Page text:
Instant Opinion

‘Britain is suffering from an ever-dwindling supply of compassion’

Your digest of analysis from the British and international press

1

Frances Ryan in The Guardian

Suffering has become normalised in Britain. We can do better than this

on a compassion vacuum

“Look at British politics in recent years and one thing stands out”, writes Frances Ryan in The Guardian: “An ever-dwindling supply of compassion.” Brexit has “provoked” further division, and even the pandemic has seen “chilling callousness” as vulnerable people died “in large numbers with little fuss”. Cruelty is not a new phenomenon in Britain, says Ryan, but it’s “hard to shift” the feeling that “things are getting worse”. Suffering has been normalised and “these unfeeling views are not born in a vacuum”. They come instead from “a carefully engineered hostile environment fostered by sections of the media and political classes”, with dehumanisation “a key part of political discourse in recent years”. Compassion must “represent a commitment to wide-reaching structural changes” and such policies “make good economic sense”. We must have faith that a fairer society and economy is possible, Ryan adds. “Compassion’s greatest enemy is fatalism”, and “Britain can be better than this.”

2

The Independent Editorial board

The UK and the West need to help Afghanistan now more than ever

on international negligence

Afghanistan’s humanitarian crisis “is about to get worse”, says The Independent’s editorial board. Life in parts of the country is becoming “unbearable”, and the “tragedy” will be felt by neighbouring countries Pakistan and Iran “who will be faced with a further wave of Afghan refugees and migrants”. The UK needs to offer safe passage, but “there is little sign of any western or UK intent to solve this coming migration crisis ‘at source’”. Sanctions on the Taliban government “have triggered a collapse in the currency and hyperinflation”. Food is scarce, with around 3.2m children aged five and under expected to suffer with acute malnutrition by the end of the year. Those who do make it to the UK will be “criminalised under Priti Patel’s latest futile clampdown on migration”, which is “in effect a renunciation of the 1951 European Convention on Human Rights”. “The British abandonment of its Afghan allies was, and is, a moment of national shame.”

3

Philip Johnston in The Telegraph

Once a prime minister’s authority goes, the end can be swift and brutal

on changing tides

Writing in The Telegraph, Philip Johnston wonders if a “prank has been played” on the prime minister during his address to the CBI on Monday. “As he rummaged through the pages looking for something, anything to latch onto”, he “brilliantly he remembered he’d been to Peppa Pig World” and riffed on that. “It was vintage Boris”, writes Johnston, and “once upon a time, it would have had his audience in stitches”. But not now. The speech “bombed”, triggering “head shaking” in the Tory party and “sniggering from his detractors”. How Johnson speaks is one reason he appeals to many, because “he uses the language most people understand”. But when public perception switches, a politician’s strengths become “the stick with which you are beaten, mercilessly”. There comes a point where Johnson’s “full tank of goodwill is left to run on fumes alone and we may well have reached it”, Johnston adds. “The end, when it comes, will be swift and brutal.”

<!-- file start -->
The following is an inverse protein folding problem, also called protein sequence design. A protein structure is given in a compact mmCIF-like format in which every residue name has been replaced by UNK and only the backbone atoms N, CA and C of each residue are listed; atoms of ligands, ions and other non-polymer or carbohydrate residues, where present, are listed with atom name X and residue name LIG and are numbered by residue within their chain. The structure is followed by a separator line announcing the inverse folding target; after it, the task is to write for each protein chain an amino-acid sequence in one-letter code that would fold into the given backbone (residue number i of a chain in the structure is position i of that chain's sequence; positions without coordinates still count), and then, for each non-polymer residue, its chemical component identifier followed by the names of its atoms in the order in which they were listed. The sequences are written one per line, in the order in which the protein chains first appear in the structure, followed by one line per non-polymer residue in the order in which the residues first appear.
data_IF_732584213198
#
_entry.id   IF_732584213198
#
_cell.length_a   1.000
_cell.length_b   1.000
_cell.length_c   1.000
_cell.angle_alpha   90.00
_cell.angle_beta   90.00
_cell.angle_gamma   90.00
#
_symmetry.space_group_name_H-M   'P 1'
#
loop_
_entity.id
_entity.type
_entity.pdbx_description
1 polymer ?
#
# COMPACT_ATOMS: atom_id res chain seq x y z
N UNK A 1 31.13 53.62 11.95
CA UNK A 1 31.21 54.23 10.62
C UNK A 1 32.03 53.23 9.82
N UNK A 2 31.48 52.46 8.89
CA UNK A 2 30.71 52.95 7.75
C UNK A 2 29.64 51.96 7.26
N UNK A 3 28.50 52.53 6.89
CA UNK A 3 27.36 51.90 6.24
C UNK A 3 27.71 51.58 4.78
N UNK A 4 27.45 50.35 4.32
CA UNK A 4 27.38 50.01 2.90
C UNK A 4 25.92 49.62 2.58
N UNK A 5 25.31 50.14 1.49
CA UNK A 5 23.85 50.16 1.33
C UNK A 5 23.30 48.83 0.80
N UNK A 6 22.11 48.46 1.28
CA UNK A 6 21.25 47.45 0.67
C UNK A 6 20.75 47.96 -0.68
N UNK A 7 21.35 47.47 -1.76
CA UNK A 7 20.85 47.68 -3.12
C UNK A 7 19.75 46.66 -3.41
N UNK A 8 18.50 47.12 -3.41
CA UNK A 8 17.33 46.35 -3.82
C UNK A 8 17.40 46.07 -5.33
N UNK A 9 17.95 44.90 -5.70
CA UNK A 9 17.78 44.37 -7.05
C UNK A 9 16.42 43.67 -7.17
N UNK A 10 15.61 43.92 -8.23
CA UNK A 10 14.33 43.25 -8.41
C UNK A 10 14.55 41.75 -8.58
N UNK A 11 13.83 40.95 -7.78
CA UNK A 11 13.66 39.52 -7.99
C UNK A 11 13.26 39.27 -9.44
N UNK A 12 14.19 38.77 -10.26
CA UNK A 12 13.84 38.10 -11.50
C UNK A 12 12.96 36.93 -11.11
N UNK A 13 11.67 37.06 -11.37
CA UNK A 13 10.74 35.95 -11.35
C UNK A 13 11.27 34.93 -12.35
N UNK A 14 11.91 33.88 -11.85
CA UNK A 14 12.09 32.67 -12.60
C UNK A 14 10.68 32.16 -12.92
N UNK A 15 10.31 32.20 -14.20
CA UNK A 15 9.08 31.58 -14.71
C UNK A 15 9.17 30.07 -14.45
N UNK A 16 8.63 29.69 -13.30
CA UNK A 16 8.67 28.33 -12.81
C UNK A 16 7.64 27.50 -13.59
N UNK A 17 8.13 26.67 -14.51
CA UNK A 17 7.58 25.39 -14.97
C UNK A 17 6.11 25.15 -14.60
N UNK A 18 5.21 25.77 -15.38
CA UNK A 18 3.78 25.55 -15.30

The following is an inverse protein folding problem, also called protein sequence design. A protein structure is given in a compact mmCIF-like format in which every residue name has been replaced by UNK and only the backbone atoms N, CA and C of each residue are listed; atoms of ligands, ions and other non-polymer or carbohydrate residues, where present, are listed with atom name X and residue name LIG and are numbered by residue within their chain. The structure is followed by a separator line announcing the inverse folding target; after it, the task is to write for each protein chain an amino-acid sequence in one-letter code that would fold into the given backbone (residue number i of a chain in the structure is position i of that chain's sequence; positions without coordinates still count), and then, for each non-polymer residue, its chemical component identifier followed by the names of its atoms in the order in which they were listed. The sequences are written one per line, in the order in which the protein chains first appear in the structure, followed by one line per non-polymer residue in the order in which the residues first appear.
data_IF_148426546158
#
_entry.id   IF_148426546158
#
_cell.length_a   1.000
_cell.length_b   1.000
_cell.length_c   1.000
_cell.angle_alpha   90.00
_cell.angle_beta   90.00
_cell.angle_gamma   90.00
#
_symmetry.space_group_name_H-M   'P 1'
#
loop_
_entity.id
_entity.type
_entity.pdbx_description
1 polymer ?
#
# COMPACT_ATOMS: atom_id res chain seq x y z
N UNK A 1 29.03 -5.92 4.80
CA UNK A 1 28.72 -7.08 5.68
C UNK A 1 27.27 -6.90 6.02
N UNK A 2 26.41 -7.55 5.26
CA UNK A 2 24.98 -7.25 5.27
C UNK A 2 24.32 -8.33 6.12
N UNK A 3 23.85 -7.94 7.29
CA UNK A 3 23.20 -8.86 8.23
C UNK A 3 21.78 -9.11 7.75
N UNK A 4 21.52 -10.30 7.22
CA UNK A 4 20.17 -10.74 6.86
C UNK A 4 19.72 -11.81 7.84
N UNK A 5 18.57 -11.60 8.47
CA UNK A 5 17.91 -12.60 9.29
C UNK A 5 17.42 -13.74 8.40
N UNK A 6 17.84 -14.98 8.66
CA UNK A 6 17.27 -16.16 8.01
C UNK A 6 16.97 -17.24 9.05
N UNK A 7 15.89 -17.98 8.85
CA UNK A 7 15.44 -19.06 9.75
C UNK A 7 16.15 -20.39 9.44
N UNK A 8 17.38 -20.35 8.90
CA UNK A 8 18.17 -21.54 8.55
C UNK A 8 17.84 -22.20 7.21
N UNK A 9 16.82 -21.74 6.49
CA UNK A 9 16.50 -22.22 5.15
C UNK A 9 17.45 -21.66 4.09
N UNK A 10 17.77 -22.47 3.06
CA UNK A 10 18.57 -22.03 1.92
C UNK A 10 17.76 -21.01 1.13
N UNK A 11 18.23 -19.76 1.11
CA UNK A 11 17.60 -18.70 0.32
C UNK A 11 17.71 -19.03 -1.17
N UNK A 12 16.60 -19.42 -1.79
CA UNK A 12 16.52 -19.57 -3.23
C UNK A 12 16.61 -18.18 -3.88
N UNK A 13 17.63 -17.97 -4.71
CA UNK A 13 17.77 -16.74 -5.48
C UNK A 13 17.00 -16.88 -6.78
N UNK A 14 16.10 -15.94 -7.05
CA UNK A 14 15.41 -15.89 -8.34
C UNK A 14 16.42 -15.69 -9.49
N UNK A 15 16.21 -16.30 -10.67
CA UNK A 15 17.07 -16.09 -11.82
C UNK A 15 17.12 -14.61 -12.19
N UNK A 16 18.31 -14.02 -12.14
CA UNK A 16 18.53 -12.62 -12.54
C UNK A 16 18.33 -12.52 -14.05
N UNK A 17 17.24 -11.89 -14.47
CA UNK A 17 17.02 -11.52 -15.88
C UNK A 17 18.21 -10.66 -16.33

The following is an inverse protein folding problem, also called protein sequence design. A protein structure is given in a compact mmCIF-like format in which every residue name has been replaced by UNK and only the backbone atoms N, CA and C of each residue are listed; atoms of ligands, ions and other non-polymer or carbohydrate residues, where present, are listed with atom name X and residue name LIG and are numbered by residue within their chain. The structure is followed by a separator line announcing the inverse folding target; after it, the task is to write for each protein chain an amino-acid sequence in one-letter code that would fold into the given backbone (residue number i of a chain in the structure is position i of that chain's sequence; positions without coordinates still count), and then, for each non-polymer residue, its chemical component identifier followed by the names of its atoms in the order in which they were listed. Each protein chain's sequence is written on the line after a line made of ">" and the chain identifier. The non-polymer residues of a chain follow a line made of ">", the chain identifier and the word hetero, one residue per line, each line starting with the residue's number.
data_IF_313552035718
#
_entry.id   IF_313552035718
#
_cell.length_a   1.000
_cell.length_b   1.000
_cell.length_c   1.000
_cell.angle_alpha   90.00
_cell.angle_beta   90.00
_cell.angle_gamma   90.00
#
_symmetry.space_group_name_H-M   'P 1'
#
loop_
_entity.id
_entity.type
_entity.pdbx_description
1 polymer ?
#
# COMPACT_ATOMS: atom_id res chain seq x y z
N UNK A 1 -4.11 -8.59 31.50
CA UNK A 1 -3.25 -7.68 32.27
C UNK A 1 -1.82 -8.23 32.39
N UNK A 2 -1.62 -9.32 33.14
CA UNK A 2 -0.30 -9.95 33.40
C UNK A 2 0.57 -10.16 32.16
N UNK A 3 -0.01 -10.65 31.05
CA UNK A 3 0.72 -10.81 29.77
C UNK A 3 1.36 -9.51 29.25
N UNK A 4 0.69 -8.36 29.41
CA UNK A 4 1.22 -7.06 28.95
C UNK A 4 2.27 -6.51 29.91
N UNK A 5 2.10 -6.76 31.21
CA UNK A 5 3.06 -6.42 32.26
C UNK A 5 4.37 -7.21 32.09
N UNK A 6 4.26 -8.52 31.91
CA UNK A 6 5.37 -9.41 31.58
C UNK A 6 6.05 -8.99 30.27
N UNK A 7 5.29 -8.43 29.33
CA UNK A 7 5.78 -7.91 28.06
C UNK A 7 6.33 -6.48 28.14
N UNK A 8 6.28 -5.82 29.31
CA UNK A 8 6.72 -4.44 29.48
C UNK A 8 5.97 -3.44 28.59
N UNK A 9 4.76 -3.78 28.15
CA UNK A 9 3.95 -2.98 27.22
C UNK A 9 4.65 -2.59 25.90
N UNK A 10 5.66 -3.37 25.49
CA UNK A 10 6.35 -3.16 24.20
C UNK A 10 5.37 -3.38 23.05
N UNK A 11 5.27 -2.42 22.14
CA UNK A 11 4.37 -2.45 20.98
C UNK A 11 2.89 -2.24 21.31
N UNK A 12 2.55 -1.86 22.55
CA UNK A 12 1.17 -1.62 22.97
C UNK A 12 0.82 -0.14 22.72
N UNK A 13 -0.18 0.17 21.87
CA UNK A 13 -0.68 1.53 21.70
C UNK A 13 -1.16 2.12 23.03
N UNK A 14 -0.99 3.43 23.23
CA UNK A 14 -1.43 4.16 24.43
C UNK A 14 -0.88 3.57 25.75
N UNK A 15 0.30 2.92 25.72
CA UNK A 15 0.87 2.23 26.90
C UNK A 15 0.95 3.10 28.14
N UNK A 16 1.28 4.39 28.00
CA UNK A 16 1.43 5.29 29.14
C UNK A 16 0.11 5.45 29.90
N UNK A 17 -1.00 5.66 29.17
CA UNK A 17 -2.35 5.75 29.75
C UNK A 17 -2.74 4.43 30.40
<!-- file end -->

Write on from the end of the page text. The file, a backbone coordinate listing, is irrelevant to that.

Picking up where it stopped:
4

Best McQuiston in The Wall Street Journal

How to protect your brain from injury

on health warnings

“Football season is in full swing, which means concussions are on the minds of players and fans,” writes neurologist Dr Beth McQuiston in The Wall Street Journal. But brain injuries aren’t a problem only for contact-sports athletes, with at least 69m people globally suffering from these traumatic injuries each year. We should monitor our brains “as conscientiously as we do our hearts and joints”, but “too many people let blows to the head go unevaluated, despite the potentially dire long-term consequences”. Diagnosing traumatic injuries is also “becoming more sophisticated”, with CT scans and blood tests now available. People “generally do something” about high cholesterol or blood pressure, by changing their diet, exercising more, or taking medication. “We should be just as mindful of our brain health – if not more so,” adds McQuiston.

5

Lucy Fry on The i news site

Why I’m choosing ‘conscious monogamy’ after being in an open relationship for four years

on relationship statuses

Lucy Fry was “unconsciously monogamous” from the ages of 15 to 35, she writes on The i news site. Now, after trying “conscious non-monogamy and polyamory”, she is “consciously monogamous”. The distinction may seem subtle, but to her it is “profound”. “If unconscious monogamy is like driving on autopilot, following other cars, and paying little attention to surroundings, then conscious monogamy is driving alert, taking the route and speed that’s right for you.” Many adopt monogamy because it’s “the blueprint” they grew up with, writes Fry. She and her wife “opened up” their relationship after eight years, “which was liberating in some ways and agonising in others”. After her marriage ended, she “had the chance to reassess”. Returning to monogamy was a choice, “one that I can make in full awareness that there are other viable options”. Fry’s conscious monogamy “is about me” more than her partner, the relationship with oneself “a matter of psychic survival”. How else can you be truly intimate with someone else, “if you aren’t willing to see and know yourself”?

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